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Mount Everest Becomes Highest Garbage Dump In The World

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Mount Everest, the world's tallest mountain above sea level, is extremely polluted with trash that it might just as well be the world's highest garbage dump.

The years of commercial mountaineering and the ever-growing number of inexperienced mountain hikers have accumulated tons of garbage in Mount Everest. Discarded camping gears, empty gas canisters, and human feces contaminated the once unpolluted place.

Global Warming And Changing Attitude Of Climbers

Global warming continues to melt glaciers on Mount Everest. Frozen garbage has started to thaw as well, exposing decades-old rubbish left by climbers. The amount of polluted air, water, and soil on the mountain have already been a cause of environmental concern in Nepal, India, and China.

"It is disgusting, an eyesore," described Pemba Dorje Sherpa. He has successfully reached the summit of Mount Everest 18 times.

Worst, the growing population of people climbing the Everest is becoming more of the "hobbyists" rather the previously genuinely passionate once. This year alone, there were about 600 people who triumphantly reached the peak. The problem with this is that these types of climbers seemed unconcerned about the environment.

In 2016, the United Nations estimated that the number of visitors to the Mount Everest has swelled from 20 in 1964 to approximately 26,000 in 2012. While the number of climbers brought additional income to the locals, they also brought along with them an estimated 300,000 pounds of solid waste.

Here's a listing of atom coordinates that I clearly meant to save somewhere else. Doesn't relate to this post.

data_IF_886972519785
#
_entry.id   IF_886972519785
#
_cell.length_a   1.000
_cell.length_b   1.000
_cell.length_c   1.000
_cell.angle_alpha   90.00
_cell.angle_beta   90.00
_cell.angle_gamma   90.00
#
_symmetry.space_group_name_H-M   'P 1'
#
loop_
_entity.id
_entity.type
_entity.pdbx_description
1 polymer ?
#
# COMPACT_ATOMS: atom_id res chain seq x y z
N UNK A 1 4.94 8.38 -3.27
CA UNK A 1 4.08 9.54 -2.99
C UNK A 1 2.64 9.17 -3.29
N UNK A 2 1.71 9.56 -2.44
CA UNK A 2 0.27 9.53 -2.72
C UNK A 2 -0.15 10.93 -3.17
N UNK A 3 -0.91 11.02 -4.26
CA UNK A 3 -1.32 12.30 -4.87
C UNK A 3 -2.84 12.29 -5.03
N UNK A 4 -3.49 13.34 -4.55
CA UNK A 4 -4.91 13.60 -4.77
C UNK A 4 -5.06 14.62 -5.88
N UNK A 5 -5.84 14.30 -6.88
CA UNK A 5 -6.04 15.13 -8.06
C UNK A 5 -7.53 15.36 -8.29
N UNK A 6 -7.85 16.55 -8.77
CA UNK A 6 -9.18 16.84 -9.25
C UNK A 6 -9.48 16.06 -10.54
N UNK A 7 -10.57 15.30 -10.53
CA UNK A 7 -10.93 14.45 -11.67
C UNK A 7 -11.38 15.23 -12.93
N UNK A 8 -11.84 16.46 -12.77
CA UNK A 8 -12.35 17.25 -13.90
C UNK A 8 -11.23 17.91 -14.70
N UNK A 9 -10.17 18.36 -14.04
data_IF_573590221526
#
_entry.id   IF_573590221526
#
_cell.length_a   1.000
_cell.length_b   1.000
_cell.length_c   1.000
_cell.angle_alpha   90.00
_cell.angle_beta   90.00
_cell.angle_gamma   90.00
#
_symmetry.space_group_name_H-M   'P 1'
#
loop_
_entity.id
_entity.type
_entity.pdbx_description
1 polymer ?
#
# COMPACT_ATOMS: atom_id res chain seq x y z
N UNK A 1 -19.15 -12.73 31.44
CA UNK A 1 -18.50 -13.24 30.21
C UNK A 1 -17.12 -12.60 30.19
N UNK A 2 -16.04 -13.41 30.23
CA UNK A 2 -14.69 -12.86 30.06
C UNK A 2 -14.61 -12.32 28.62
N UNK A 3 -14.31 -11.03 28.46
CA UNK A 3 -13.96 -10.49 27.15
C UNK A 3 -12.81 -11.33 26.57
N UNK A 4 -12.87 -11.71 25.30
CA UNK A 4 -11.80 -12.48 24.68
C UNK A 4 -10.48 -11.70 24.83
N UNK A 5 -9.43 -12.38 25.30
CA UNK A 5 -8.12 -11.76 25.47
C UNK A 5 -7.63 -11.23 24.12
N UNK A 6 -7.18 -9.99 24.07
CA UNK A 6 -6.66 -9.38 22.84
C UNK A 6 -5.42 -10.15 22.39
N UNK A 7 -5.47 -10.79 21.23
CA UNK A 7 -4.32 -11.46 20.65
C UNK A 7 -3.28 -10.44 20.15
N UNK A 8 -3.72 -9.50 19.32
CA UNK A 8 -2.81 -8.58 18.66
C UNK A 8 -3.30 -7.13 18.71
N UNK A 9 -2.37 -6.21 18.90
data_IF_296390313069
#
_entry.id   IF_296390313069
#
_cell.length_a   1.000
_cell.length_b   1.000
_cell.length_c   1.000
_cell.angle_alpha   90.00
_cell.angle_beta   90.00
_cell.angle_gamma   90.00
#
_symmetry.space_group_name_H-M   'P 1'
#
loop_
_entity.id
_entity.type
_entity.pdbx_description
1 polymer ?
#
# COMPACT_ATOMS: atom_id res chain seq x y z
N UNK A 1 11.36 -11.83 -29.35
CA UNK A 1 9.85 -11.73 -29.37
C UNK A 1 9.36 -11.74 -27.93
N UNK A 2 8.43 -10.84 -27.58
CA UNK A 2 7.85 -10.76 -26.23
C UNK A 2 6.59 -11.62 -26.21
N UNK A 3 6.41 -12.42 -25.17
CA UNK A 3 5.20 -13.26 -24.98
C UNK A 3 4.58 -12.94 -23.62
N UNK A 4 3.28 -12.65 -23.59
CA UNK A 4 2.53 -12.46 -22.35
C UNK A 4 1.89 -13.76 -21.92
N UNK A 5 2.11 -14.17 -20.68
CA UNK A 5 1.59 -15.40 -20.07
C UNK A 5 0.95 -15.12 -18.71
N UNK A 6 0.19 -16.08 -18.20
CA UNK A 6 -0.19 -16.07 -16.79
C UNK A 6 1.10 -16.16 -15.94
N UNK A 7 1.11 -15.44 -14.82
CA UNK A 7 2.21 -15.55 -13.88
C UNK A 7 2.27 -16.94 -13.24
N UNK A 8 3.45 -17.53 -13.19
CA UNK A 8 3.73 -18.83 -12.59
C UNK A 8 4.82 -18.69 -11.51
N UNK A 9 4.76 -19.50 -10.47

At present, there have been concerns about continuous pour of inexperienced mountaineers mostly lured by affordable expedition packages. Sherpas, who used to get paid for bringing down sacks of garbage from the mountain, instead preferred to get paid carrying heavy camping gears for the amateur climbers.

Since 2014, officials have implemented a policy where each climber is required to bring down at least 17 pounds of trash from the Everest. Climbers are asked to pay a refundable fee that they can get once they return with the minimum amount of collected garbage.

Climbers, however, tend to be reluctant to collect trash and instead chose not to get the refund.

Pemba said many climbers at present simply do not care. Worst, some officials allegedly accepted bribes to let these tourists have their way.

What Governments Can Do

There is no known figure yet of how much garbage is deposited on Mount Everest. China, however, has retrieved an estimated 8.5 tons of garbage from the mountain early this month. Officials cleared about 5.2 tons of household waste, 2.3 tons of human excrement, and 1 ton of mountaineering trash. The country has been conducting cleaning operations in its side of the mountain since April. In the future, China plans to build a sustainable toilet and waste collection sites on Mount Everest.

Meanwhile, Garry Porter, an engineer from the United States said a biogas plant near the mountain's base camp would be beneficial. The plant could transform human feces into useful fertilizer.

Ang Tsering Sherpa, the ex-president of the Nepal Mountaineering Association, recommended for the governments to create a dedicated garbage collectors team in the mountain.

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